There is no one-size-fits-all approach to fatherhood. What is “best” is different in different contexts and for different individuals.
The African hunter-gatherer community, the Aka, have been called “The World’s Best Dads” by the UK based Fatherhood Institute. But is it so simple?
Barry Hewlett’s groundbreaking work since the mid-1970’s demonstrated that Aka men are unique in the degree to which they invest in their infants. The most famous of Hewlett’s published figures is his observation that Aka men spend an average of 22% of their time holding their 1-4 month old infants when in the lango, their temporary forest camps, where they spend much of the year. Additionally, they are available to their infants 63% of the time. Based on his observations and many conversations with men about fathering, Hewlett’s concluded that Aka fathers’ intrinsically enjoyed caring for infants. Men sought out their babies for the emotional satisfaction this gave them.
Hewlett was actually quite clear in his study that there is substantial variation in men’s fathering styles among the Aka, even in his small sample. Not all men were responsive and some did very little holding at all, yet Hewlett found no relationship between men’s fathering styles and the survival of their children. So what is really “best”?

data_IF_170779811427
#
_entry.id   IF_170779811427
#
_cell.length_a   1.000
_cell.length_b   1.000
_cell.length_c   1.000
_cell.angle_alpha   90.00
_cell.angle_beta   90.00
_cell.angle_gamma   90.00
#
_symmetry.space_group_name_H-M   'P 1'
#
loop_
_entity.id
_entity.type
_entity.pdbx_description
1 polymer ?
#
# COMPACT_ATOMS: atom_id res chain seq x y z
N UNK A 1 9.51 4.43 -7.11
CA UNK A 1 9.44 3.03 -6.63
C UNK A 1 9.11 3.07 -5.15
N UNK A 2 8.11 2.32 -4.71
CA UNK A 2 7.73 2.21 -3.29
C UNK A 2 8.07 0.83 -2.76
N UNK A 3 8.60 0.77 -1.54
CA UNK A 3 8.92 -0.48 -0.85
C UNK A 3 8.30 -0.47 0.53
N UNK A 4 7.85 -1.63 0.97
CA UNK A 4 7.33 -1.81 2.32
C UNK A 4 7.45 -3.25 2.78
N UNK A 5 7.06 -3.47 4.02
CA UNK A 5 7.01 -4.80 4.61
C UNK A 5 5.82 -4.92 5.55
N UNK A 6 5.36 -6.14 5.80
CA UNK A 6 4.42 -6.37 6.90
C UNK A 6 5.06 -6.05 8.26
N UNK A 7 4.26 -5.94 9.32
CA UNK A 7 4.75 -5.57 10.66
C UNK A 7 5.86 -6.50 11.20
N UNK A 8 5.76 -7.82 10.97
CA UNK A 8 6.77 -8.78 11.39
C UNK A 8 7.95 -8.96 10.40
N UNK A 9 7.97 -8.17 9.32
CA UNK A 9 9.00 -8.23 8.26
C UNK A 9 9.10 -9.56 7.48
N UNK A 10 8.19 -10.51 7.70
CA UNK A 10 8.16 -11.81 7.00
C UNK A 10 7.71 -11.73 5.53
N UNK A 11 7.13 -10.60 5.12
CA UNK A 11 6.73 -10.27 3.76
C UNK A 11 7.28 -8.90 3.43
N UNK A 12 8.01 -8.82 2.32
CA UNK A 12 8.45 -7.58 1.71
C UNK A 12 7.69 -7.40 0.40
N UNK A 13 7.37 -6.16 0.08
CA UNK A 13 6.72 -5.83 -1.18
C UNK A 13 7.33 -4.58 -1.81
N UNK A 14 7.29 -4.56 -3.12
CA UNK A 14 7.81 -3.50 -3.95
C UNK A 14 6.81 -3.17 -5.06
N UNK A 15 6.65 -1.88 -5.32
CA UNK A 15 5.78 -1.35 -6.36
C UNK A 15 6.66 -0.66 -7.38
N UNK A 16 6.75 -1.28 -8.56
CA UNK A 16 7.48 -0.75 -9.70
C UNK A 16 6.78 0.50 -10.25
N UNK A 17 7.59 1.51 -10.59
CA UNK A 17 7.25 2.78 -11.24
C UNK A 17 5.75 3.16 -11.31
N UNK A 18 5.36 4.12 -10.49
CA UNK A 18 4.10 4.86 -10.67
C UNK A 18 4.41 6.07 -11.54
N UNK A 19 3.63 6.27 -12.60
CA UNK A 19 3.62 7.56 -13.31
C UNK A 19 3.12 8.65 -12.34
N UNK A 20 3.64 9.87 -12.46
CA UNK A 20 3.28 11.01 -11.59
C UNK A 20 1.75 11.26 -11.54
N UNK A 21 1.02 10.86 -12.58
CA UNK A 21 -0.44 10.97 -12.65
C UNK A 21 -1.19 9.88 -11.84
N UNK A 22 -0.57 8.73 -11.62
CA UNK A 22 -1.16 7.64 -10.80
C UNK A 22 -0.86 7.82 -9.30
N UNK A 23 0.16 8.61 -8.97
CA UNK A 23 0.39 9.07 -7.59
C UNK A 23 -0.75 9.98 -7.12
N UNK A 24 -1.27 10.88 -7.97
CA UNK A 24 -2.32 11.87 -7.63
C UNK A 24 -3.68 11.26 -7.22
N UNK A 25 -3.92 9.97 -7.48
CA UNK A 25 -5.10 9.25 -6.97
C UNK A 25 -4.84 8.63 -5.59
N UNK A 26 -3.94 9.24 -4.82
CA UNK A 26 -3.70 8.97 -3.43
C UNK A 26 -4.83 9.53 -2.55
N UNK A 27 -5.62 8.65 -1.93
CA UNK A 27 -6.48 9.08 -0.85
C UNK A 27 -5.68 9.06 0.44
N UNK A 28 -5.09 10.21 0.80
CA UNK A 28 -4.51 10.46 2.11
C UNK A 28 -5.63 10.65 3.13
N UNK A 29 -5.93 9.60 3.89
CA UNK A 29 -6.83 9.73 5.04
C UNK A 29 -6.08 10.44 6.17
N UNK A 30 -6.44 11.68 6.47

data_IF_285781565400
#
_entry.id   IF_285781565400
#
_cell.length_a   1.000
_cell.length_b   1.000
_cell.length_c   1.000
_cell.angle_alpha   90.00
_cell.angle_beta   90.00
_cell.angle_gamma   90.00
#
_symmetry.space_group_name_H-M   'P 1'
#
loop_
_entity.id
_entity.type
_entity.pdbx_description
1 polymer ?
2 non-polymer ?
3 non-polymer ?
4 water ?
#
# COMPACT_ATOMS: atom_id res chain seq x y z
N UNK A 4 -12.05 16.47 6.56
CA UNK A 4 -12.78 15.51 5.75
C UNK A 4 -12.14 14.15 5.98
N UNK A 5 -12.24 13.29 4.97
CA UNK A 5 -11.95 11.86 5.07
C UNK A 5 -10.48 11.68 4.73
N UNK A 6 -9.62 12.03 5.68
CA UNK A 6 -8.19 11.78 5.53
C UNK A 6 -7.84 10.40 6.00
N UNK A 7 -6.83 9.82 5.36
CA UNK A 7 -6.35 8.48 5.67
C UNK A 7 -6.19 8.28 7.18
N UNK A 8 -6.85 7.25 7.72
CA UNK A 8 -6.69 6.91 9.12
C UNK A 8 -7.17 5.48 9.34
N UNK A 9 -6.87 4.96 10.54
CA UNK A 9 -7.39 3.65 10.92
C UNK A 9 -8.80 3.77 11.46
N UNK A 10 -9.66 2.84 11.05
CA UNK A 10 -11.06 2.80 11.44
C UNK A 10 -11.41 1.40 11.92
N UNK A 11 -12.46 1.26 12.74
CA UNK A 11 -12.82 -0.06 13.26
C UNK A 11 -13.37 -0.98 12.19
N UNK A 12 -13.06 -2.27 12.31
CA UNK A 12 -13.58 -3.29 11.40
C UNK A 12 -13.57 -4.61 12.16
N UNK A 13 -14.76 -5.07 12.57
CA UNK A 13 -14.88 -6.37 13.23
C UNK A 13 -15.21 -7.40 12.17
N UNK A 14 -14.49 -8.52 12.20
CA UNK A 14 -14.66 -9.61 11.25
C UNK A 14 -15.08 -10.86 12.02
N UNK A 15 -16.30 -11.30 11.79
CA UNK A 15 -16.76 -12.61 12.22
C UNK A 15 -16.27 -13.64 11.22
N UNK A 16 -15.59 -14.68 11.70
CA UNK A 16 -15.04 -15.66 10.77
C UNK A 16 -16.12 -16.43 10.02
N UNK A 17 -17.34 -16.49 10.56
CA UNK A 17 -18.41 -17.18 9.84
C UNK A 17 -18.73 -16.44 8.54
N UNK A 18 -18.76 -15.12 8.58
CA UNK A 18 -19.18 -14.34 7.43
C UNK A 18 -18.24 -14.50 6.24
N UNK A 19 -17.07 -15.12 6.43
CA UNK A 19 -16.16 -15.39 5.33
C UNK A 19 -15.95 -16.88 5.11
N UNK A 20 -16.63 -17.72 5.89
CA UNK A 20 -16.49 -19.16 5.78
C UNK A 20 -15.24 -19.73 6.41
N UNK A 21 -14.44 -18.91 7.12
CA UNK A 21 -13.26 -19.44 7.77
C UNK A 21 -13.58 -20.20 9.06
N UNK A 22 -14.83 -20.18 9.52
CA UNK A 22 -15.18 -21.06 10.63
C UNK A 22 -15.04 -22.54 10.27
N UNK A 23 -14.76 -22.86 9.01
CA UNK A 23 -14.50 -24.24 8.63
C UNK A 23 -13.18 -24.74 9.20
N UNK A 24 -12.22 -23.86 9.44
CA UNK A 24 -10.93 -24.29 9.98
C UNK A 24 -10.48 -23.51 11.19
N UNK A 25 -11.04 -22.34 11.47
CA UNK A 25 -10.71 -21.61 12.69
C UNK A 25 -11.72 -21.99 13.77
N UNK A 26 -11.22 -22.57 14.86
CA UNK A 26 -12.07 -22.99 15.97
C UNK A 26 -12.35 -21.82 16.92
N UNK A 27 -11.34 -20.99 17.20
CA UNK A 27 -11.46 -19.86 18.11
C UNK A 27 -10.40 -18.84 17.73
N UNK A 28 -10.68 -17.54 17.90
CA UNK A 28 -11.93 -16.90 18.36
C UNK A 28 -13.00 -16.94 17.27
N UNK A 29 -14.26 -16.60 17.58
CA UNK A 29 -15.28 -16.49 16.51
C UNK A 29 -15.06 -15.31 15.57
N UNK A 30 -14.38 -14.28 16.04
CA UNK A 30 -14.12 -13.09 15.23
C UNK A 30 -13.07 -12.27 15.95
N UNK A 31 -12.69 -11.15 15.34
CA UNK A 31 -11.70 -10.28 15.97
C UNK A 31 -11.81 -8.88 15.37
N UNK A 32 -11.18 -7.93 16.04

We are currently studying the fisher-farmers, the Mondongo. The Mondongo tend to view fathers as providers, and value highly productive men. The sort of direct investment that made the Aka the “best dads” to the British is not seen as men’s work in Mondongo culture. To examine if meeting such culturally derived expectations was related to the health of men’s children, we asked men to rank each other’s productivity and then we performed a number of health measurements on the children.
What we found (and let me emphasize the preliminary nature of these results!) is that some of the men who were ranked as very low productivity — did not do much work in their gardens, didn’t fish, didn’t produce palm wine, and didn’t hunt — still had healthy children. These men, however, were highly ranked on different measures of (relatively less valued) direct investment, like willingness to stay home when a child was sick, or a commitment to educate their children. Additionally, those men who were ranked higher as “indirect investors” (providers) and as “direct investors” had the healthiest children according to at least one measure.
What do we take from these preliminary findings? It seems that a diversity of fathering strategies can lead to comparable health outcomes. This perhaps suggests that there is no one-size-fits-all approach to fatherhood. What is “best” is perhaps different in different contexts and for different individuals.